Glaser, who shuffled between D.C. and Boston over the last year, was among Office of National Coordinator for Health IT insiders who helped flesh out details of the government's $20 billion-plus HITECH programs.
"It was cool to be in the middle of this," said Glaser in an interview with InformationWeek.
The stint provided Glaser an up-close role with the feds while listening to the input of other healthcare industry IT leaders, many who themselves are members of ONC's various advisory groups, such as the HIT Standards and HIT Policy committees and their workgroups.
Glaser's time with ONC had him hearing all about the health IT concerns of the different constituencies of healthcare, ranging from "20-bed hospitals, to 900-bed medical centers," including other large organizations like Partners, said Glaser.
While different healthcare players have their own particular concerns about the fed's proposed, near-final meaningful use rules--including some who complain that the requirements need to be scaled back,--there's one common theme that dominates most of the industry, Glaser said.
"The belief is solid" that the push for health IT adoption to improve patient quality of care and help reduce costs is the right direction to go, he said. "Very few are saying this should be stopped," he said.
While in D.C. working with ONC's team of "very smart people" to hammer out HITECH particulars, Glaser was also a witness to other history in the making--Obama's healthcare reform.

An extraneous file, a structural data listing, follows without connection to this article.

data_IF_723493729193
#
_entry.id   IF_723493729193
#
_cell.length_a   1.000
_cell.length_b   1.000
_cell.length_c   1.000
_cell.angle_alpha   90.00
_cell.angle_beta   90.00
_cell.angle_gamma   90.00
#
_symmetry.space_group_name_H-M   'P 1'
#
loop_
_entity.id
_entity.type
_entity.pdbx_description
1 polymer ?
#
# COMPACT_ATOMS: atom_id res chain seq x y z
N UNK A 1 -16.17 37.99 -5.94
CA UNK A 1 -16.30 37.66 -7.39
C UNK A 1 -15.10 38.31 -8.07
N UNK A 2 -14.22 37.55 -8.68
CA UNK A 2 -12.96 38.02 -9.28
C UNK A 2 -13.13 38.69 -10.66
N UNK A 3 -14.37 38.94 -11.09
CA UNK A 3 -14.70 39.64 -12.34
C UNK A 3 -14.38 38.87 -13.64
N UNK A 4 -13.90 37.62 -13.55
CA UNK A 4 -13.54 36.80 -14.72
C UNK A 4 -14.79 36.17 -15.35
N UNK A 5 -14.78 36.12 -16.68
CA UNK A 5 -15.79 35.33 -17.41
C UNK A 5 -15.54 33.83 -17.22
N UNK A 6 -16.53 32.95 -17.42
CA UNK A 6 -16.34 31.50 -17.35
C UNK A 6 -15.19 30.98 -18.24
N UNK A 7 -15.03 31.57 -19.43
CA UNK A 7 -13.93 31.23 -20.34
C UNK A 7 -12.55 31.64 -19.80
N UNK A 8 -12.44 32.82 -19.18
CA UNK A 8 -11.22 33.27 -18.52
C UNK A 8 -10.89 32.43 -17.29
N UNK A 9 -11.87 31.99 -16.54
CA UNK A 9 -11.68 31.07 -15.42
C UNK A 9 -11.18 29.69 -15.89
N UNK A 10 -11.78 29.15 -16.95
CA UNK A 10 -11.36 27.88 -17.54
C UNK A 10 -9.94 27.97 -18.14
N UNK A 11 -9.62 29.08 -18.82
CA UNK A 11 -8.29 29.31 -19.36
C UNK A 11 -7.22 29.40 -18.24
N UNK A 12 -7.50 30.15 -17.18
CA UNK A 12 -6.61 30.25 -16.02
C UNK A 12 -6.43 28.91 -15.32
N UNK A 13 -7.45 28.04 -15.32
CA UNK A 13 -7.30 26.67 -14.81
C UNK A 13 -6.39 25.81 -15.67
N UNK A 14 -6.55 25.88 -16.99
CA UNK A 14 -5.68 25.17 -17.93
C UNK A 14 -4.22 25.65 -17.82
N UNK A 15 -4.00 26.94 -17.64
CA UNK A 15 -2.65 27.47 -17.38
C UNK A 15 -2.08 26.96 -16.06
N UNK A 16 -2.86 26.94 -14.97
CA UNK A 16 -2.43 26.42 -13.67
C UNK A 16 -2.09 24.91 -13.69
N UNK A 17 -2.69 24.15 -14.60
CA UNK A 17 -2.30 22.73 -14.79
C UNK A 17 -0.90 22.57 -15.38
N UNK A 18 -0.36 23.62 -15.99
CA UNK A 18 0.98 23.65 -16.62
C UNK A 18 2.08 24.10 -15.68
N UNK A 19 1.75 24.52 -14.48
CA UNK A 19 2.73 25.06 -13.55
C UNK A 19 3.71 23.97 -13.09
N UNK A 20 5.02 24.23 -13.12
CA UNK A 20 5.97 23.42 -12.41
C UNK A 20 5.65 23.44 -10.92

Glaser said he was in D.C. the day it became clear to Obama's inner team that Massachusetts Republican candidate Scott Brown would defeat Democrat Martha Coakley in winning the Senate seat held for decades by the late Ted Kennedy.
Brown had campaigned on the promise of helping the GOP kill Obama's healthcare reform bill.
With Coakley's defeat, "Plan B," was what Obama's team then decided to pursue, said Glaser of that moment. And while Glaser said he wasn't sure at the time exactly what Obama insiders meant by "Plan B," he now sees it included the various "parliamentary" maneuvers Democrats in Congress made to help finally pass the bill last week.
While most people, including the media, are focused on healthcare reform's provisions giving millions of Americans access to healthcare coverage, a big part of the legislation aims to improve quality of care and efficiencies through payment reform, said Glaser.
Much of the upcoming payment reform will be enabled by the use of health IT, he said. "The government assumes that when payment reform [kicks in], if you're already a meaningful user [of health IT], it'll be easier to do," he said.
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